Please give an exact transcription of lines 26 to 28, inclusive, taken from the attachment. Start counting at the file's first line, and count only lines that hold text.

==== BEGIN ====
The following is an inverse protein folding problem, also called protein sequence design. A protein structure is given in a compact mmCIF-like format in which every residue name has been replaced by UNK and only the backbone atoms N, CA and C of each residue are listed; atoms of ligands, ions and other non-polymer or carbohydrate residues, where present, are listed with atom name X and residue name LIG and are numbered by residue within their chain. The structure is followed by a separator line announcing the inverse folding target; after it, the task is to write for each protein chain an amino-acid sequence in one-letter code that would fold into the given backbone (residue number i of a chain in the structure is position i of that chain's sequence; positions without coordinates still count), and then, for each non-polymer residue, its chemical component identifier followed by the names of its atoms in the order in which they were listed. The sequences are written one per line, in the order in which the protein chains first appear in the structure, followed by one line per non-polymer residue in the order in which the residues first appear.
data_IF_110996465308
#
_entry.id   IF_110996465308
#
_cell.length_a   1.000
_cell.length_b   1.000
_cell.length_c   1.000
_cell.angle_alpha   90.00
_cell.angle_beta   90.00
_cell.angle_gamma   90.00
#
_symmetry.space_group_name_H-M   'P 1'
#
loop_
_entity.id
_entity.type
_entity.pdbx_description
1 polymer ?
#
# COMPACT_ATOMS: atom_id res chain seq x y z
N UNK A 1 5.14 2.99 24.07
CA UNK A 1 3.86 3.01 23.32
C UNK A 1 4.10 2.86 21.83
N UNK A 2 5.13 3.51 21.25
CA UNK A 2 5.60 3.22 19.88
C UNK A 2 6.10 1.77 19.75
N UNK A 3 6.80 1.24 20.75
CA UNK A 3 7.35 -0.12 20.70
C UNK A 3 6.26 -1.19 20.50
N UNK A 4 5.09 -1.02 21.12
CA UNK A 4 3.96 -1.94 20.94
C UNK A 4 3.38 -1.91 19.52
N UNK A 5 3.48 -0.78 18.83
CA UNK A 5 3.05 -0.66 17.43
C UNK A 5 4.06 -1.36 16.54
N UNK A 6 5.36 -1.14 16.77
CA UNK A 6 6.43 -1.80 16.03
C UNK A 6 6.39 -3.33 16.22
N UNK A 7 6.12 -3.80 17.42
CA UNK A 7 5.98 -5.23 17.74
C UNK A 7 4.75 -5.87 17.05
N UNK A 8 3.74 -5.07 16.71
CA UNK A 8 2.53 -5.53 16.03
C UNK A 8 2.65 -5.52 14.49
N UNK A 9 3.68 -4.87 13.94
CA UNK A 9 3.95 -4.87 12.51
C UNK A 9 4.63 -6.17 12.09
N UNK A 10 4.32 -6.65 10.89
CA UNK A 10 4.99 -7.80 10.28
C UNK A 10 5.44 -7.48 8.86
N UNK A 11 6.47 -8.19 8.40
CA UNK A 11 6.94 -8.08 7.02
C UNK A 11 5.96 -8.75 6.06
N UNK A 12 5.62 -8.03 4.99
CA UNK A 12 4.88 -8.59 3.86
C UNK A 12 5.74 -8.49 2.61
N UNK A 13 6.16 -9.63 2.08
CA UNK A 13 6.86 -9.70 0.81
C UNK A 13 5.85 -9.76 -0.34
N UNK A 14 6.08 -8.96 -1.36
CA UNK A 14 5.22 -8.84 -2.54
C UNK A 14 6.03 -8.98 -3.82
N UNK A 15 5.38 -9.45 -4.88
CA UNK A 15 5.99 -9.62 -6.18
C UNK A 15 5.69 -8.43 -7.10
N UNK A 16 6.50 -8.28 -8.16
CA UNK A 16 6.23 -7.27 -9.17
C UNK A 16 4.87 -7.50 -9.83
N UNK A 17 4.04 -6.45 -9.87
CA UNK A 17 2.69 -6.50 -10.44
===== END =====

CA UNK A 2 5.60 3.22 19.88
C UNK A 2 6.10 1.77 19.75
N UNK A 3 6.80 1.24 20.75